Now that the 2012-13 college football bowl season has drawn to close, it’s time to take a look back at our preseason projections, and evaluate how we’ve done.
This is the second year we’ve simulated the entire season (minus bowl games) before it began. Last year, things went quite well, and our preseason value picks provided exactly what they were supposed to: value.
As with any new endeavor, it was hard to tell whether we’d been good, good and lucky, or just plain lucky. But a closer inspection shows this season’s projections, while not perfect, were again an overall success:
- Our team win total picks and our BCS conference and division winner value picks were both profitable
- Our biggest disagreements with the public consensus were right twice as often as they were wrong
- 7 of the 10 BCS bowl teams were in the top 20 of our 2012 preseason college football rankings, compared to only 4 in the top 20 of the preseason AP poll
Let’s check out the details.
How Did Our Highlighted Team Projections Do?
Notre Dame. (#13 in our preseason ratings, UNRANKED in the preseason AP) — I think we all know how this one turned out. The Irish were outmatched in the BCS title game, and it took a few lucky bounces (missed field goal by Pittsburgh, overtime against BYU, etc) to get them there, but they were clearly one of the better teams in the country. Here’s what we said about them in the preseason: “The Irish have been discounted by many this year, not appearing in the AP’s top 25. We’re more optimistic about their talent, ranking them 13th among FBS teams. A rating that high means a few lucky bounces could put them in a BCS bowl.” This one is clearly a HIT.
Florida (#10 in our preseason ratings, #23 in the preseason AP) — The Gators finished #9 in the final AP poll, almost exactly where we slotted them in the preseason. Why did we like them? We said about the Gators: “They have a strong program history, poor 2011 turnover margin (read: bad luck which shouldn’t repeat itself), and loads of returning starters. Those three qualities have historically foreshadowed a team’s improvement, and we think it’ll continue with Florida.” That’s another big HIT.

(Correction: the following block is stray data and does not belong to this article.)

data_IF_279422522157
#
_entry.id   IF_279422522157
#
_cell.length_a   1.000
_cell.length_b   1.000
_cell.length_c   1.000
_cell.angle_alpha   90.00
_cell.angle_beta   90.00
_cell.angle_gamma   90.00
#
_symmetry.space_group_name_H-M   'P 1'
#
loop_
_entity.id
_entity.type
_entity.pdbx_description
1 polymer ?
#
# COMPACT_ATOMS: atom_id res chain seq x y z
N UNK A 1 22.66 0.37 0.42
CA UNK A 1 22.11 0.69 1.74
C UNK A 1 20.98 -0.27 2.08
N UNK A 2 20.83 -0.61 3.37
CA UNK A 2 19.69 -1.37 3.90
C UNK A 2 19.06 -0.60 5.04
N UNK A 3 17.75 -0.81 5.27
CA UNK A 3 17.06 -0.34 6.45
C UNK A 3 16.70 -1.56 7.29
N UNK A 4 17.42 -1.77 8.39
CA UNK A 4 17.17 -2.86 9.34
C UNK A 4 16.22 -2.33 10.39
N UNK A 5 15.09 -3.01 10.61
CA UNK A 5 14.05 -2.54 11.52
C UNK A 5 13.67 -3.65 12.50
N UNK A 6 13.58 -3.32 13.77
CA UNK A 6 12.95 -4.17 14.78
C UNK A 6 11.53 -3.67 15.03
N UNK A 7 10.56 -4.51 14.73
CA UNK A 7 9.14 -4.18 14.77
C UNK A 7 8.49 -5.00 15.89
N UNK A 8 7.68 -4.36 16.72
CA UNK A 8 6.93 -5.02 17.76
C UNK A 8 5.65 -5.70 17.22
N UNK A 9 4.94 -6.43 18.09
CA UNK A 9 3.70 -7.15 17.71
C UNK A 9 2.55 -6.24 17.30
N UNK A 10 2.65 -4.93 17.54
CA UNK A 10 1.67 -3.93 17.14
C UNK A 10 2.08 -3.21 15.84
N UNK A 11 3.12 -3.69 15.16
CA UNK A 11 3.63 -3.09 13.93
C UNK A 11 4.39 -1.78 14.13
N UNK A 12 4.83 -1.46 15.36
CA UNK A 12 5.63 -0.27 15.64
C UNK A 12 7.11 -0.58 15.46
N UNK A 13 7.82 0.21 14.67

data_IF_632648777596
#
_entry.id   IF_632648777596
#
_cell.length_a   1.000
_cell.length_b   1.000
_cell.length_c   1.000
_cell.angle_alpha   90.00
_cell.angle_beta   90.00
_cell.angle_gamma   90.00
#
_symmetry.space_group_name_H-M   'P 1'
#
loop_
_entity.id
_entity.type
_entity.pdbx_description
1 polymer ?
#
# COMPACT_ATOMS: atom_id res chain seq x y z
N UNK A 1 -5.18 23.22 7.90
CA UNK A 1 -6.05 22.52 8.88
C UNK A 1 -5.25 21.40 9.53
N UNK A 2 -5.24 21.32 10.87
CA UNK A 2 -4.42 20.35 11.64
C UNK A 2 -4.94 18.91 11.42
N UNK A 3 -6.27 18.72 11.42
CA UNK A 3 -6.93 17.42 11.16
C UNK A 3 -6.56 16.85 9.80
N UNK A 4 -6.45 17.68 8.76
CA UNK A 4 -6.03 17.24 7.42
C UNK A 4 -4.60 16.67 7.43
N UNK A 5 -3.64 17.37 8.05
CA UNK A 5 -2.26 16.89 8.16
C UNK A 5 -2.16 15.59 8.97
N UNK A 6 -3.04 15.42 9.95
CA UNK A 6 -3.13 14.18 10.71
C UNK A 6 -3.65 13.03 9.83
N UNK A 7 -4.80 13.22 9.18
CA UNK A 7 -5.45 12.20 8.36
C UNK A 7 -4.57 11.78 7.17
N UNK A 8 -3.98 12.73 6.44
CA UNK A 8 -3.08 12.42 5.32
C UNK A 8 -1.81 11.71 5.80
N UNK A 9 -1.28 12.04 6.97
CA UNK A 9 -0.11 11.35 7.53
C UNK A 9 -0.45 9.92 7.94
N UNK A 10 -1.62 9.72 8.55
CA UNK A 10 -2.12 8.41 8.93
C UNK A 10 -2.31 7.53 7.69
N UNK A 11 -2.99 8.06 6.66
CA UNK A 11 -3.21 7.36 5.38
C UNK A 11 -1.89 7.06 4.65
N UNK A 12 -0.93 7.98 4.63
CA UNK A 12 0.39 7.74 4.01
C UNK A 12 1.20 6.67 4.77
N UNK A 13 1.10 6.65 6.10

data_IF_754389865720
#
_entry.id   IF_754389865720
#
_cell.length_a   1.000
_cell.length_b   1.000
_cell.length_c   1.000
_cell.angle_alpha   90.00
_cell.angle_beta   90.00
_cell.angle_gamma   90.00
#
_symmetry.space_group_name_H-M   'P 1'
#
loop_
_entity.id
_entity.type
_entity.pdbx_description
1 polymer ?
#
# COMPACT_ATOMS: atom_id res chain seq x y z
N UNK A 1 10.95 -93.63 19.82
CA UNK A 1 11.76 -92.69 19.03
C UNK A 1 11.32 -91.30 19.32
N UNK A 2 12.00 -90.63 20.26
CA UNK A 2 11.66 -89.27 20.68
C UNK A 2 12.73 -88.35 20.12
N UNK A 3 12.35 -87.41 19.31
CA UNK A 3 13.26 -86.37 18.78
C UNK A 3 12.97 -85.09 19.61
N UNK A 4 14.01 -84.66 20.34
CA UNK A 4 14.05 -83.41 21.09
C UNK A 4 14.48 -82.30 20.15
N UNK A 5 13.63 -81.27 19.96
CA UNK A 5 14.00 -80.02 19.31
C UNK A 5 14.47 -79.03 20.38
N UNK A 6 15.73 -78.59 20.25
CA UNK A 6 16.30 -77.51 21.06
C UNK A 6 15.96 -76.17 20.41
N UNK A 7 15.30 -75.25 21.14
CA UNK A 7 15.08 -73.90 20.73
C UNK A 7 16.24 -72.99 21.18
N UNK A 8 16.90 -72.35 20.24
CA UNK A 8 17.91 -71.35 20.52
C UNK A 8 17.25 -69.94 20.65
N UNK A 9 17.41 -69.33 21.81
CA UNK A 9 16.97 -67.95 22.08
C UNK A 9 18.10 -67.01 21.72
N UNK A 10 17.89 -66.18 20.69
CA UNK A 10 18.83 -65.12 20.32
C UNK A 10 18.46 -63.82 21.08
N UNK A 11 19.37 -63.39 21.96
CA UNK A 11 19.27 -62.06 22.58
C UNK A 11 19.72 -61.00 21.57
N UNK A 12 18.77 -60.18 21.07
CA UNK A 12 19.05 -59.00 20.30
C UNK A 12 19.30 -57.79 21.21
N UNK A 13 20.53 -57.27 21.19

The Big 12. The Big 12 placed six teams in our preseason top 25, and four in our top 8, plus seven of the ten toughest schedules belonged to Big 12 teams. But take a look at the final AP poll, and the highest ranked Big 12 team is Kansas State, at #12. Unfortunately, this one was a MISS.
Oregon. “Oregon Favored In the Pac-12 Over USC?!” The general consensus before the season started was that USC was the best team in the Pac-12, and possibly the nation. However, we projected the Ducks as the most likely Pac-12 champs, and rated them #3 in the country, ahead of USC. While neither team ended up winning the official Pac-12 title, Oregon finished ranked #2 in the nation, and was likely the conference’s best team. That’s a HIT.
Oklahoma. The preseason polls had Oklahoma #4, while we had them #1 by a hair over Alabama. The Sooners had a disappointing season, and finished ranked #15 in the final AP poll. Clearly this one was a MISS.
Wisconsin/Ohio State. Our claim here was that even though we only rated Wisconsin as the third best Big Ten team, Ohio State’s (and Penn State’s) postseason ban gave them a huge leg up in the race for the Big Ten championship, because their biggest threats in the Leaders division were out of the running. Well, we were right about Ohio State being the biggest threat to the Badgers, as the Buckeyes finished the year as the only undefeated BCS team. Penn State also snuck past the Badgers into second place in the division. Wisconsin finished only 4-4 in the regular season, yet parlayed that 0.500 record into a spot in the conference championship game, where they proceeded to absolutely destroy Nebraska, earning themselves a Rose Bowl berth. So this is a big HIT.